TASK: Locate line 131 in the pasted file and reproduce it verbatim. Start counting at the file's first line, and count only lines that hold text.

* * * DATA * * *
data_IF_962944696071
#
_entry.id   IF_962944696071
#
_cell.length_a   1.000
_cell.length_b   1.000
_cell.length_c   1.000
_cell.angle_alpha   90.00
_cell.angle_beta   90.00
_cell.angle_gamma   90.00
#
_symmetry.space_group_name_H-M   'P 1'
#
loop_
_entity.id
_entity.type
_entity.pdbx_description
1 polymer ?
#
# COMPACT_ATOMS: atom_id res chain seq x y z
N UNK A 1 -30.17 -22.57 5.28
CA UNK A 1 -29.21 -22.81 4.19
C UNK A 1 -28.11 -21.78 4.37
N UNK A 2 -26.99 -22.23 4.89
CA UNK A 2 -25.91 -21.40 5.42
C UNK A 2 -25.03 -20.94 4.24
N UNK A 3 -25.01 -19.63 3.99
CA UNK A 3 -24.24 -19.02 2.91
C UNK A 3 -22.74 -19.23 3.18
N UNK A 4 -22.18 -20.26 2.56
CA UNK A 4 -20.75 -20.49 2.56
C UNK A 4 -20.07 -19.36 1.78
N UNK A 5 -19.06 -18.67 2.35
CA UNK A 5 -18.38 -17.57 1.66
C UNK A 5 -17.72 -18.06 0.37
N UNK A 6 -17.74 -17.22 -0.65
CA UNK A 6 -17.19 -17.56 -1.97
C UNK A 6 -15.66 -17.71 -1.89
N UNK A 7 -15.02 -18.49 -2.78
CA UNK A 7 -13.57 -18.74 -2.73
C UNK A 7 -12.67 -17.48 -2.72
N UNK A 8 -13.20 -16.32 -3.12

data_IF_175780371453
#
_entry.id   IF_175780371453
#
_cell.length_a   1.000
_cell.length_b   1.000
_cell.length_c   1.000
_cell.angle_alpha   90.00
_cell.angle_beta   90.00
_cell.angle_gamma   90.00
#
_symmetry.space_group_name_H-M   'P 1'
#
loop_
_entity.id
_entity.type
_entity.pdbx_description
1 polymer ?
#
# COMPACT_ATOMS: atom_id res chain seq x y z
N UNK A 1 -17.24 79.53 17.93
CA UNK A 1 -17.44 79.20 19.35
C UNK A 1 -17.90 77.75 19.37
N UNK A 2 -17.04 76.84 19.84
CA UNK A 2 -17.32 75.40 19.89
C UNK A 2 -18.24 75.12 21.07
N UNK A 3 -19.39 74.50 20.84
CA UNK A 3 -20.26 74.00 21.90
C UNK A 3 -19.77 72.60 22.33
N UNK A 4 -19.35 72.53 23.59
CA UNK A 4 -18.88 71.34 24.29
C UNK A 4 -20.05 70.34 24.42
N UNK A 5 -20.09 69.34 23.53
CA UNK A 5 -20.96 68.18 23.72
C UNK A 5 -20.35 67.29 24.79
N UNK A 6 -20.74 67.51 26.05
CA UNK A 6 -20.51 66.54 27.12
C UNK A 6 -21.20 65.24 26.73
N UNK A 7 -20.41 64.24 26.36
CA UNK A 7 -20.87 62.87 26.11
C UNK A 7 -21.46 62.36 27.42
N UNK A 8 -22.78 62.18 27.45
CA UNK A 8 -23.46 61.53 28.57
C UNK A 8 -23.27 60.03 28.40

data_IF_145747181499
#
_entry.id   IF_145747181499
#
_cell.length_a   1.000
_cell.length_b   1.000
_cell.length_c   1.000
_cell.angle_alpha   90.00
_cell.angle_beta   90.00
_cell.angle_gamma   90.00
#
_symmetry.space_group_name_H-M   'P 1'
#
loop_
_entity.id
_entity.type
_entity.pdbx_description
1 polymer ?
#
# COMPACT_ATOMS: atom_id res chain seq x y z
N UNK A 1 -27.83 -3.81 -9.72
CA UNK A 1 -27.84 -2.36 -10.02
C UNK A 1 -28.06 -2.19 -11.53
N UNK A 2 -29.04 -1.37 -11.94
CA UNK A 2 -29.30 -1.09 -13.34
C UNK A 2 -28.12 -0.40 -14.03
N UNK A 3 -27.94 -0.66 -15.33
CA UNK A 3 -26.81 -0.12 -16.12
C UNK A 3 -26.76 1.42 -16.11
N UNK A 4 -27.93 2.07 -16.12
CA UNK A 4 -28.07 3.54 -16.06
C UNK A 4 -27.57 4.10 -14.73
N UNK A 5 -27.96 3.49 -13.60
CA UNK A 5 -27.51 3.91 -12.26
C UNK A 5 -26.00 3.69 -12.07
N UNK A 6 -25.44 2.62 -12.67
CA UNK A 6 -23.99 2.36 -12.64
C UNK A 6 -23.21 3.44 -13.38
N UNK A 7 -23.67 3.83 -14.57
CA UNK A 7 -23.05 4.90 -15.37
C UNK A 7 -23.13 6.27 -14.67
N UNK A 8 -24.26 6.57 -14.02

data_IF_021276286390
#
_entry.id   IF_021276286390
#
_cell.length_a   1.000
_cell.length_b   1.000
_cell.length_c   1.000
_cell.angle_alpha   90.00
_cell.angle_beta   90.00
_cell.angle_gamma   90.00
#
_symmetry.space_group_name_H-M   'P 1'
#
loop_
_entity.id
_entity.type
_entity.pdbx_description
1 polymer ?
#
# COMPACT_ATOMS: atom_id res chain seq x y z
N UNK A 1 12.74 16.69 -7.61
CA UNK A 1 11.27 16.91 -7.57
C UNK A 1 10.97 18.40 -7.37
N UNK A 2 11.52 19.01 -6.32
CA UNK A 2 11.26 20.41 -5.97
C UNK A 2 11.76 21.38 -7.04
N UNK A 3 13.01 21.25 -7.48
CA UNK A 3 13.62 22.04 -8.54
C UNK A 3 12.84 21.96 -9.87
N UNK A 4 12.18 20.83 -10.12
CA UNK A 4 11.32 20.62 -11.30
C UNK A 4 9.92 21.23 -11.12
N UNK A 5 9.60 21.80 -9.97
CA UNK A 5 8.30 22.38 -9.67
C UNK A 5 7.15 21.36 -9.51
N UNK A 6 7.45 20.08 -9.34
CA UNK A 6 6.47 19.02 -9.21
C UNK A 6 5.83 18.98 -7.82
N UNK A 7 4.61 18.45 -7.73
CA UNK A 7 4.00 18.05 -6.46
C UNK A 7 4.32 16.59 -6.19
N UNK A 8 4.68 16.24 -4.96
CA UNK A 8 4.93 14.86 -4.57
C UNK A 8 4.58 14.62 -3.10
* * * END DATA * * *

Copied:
_entry.id   IF_021276286390